Since students at the University were sent home in March, I’ve found that I have had more privacy than I ever could have imagined. I live in a big house with just my parents, older brother and dog, so there is plenty of room for everyone. I can be completely alone in my bedroom or in the basement, which my mom still calls “The Playroom” because of all the games my brothers and I would play down there in that expansive room — knee football, Nerf battles, building forts, ping pong. Having so much space and solitude is nice for awhile, but I think it’s too much space for myself.
At school you are almost never alone. You’re nearly always sharing a space with someone else, whether it’s a dorm room, a floor of a house or some study space on Grounds. I would treasure the moments I had alone in my bedroom when my roommate wasn’t there — not because I didn’t like my roommate, but because I’m an introvert. I can devote only so much time and energy to someone else. That’s why I was so happy to finally have my room when I moved into a house my fourth year after having shared a bedroom with another person for the past three years.
Having my own room on the house’s second floor was nice. I could make it my own space with my own desk, books and all my junk organized into the tiny space. I was proud of having control over my own little private place. Nevertheless, I got tired of it. By spring semester, I had stopped working at my desk, preferring instead to work downstairs in the house’s dining room or living room. My room became simply a place to sleep in and to store my books.
My slow migration downstairs felt natural at first. I couldn’t pinpoint what led me to decide on most nights to stay on the ground floor to study instead of going upstairs to my room. Now that I’m home and shutting myself in the basement for half the day, I understand why this change happened. I felt too confined in my room. It was too small, and there was not enough room for me to spread out my books and notebooks. I needed enough room to make a mess in, and my room was not big enough for that.
Having a roommate forces you to contain your mess. You have to limit all of your stuff to the space demarcated as yours. When you have utter privacy in your own room, your stuff can sprawl out all over the place and no roommate can bug you about taking up too much space. It’s fine to make a space yours, as long as the stuff you allow to occupy that space does not end up everywhere, as if your belongings really own the room and not you.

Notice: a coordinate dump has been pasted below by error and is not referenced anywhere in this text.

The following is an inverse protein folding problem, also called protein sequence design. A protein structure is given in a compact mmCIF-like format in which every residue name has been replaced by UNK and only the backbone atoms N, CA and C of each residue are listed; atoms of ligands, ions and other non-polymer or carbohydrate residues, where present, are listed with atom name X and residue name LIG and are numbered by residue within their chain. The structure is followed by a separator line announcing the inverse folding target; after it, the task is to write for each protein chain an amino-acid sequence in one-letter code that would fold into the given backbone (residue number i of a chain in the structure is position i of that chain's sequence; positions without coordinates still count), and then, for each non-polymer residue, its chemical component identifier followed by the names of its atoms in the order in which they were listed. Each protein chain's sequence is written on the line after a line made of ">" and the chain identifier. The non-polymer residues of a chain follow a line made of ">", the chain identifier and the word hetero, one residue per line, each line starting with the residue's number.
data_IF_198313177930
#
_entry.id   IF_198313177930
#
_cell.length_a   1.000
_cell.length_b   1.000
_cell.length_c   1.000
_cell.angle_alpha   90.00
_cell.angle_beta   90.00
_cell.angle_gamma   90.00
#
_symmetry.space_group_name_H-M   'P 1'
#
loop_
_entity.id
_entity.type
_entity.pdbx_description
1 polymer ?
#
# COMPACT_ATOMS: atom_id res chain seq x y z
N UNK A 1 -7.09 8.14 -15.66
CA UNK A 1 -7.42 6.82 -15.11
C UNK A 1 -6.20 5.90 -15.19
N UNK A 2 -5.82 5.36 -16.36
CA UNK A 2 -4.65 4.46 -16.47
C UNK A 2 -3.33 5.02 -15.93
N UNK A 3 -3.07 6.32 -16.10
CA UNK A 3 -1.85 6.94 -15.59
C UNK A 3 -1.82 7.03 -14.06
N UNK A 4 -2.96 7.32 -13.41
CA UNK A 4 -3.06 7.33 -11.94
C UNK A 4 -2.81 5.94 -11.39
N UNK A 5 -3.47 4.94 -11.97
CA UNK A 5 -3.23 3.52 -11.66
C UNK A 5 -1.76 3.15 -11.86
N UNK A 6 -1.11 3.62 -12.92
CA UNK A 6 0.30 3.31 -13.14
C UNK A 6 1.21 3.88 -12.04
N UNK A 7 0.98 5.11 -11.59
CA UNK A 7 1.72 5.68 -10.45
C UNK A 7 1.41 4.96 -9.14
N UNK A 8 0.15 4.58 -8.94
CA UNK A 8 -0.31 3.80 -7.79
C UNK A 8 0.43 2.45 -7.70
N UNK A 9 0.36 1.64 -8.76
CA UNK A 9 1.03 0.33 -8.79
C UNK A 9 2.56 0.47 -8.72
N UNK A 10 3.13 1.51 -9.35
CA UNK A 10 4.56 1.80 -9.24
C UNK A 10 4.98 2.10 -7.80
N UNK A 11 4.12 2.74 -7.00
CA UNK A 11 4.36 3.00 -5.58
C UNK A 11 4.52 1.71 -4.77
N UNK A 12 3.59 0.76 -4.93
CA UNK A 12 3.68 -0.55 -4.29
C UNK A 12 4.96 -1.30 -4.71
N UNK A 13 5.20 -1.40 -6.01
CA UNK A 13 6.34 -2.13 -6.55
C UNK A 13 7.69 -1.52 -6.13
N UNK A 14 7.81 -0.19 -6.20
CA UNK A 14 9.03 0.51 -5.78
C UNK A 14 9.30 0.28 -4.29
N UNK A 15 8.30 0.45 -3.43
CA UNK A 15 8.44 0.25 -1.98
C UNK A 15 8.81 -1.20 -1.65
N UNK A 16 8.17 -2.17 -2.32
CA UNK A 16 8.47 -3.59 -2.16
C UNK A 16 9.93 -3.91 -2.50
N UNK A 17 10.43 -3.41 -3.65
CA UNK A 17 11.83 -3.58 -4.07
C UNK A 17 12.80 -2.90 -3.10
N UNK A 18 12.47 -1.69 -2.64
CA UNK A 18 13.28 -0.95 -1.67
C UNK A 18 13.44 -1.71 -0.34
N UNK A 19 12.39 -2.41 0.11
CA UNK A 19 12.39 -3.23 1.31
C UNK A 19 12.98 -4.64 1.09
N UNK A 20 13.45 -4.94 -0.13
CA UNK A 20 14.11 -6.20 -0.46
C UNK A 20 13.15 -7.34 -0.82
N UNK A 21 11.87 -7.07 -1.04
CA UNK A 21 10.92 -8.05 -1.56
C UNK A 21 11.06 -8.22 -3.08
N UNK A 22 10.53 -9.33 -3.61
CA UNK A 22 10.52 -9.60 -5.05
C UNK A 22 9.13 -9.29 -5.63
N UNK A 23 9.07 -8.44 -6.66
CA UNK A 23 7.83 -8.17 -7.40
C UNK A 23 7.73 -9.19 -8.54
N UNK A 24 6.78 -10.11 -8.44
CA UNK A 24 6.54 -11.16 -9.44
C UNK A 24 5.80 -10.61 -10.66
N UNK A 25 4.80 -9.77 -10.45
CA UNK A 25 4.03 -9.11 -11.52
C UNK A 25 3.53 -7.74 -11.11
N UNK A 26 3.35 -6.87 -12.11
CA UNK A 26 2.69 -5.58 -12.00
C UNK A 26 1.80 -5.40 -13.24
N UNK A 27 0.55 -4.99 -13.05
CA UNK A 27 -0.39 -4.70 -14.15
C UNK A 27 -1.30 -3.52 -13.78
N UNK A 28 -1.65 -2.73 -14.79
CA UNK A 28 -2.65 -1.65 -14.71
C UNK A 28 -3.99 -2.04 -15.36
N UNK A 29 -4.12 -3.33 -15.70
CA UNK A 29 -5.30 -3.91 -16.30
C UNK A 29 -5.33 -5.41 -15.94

I have a habit of filling up empty rooms like they are vacuums that need to be occupied by all sorts of stuff like clothes, sports equipment, shoes — the list goes on. Sitting in my basement, it’s clear that my family is also guilty of that need to allow things to accumulate in open space. In other words, we’re almost hoarders.
Here in my basement, I see now that it is too big of a room for just one person. This is a space meant to be filled with people collecting memories, not boxes collecting dust. It may be corny, but it’s true. A small room like the one I have back in Charlottesville is plenty of space for one person. Spending more time downstairs was nice, but it was meant to be a shared space where people could come and go, not a study space just for me.
I think what I’m getting at is that we all need our privacy. We all need our own little worlds where we are the masters and that no one else can claim. But we can get greedy — I know I did. I wanted to claim more space than I really needed, and the result of overextending is that feeling of being stretched out, sprawling so far out that each additional square foot loses more and more meaning.
I also realize that I have the privilege to have so much space to occupy, whereas a lot of families have been forced into cramped homes 24/7. At times this old house’s creaky floors, thin walls and loud dog may make the place seem smaller than it really is. Nevertheless, it’s more than enough space for me.
Zachary Forstot is a Life Columnist at The Cavalier Daily. He can be reached at firstname.lastname@example.org.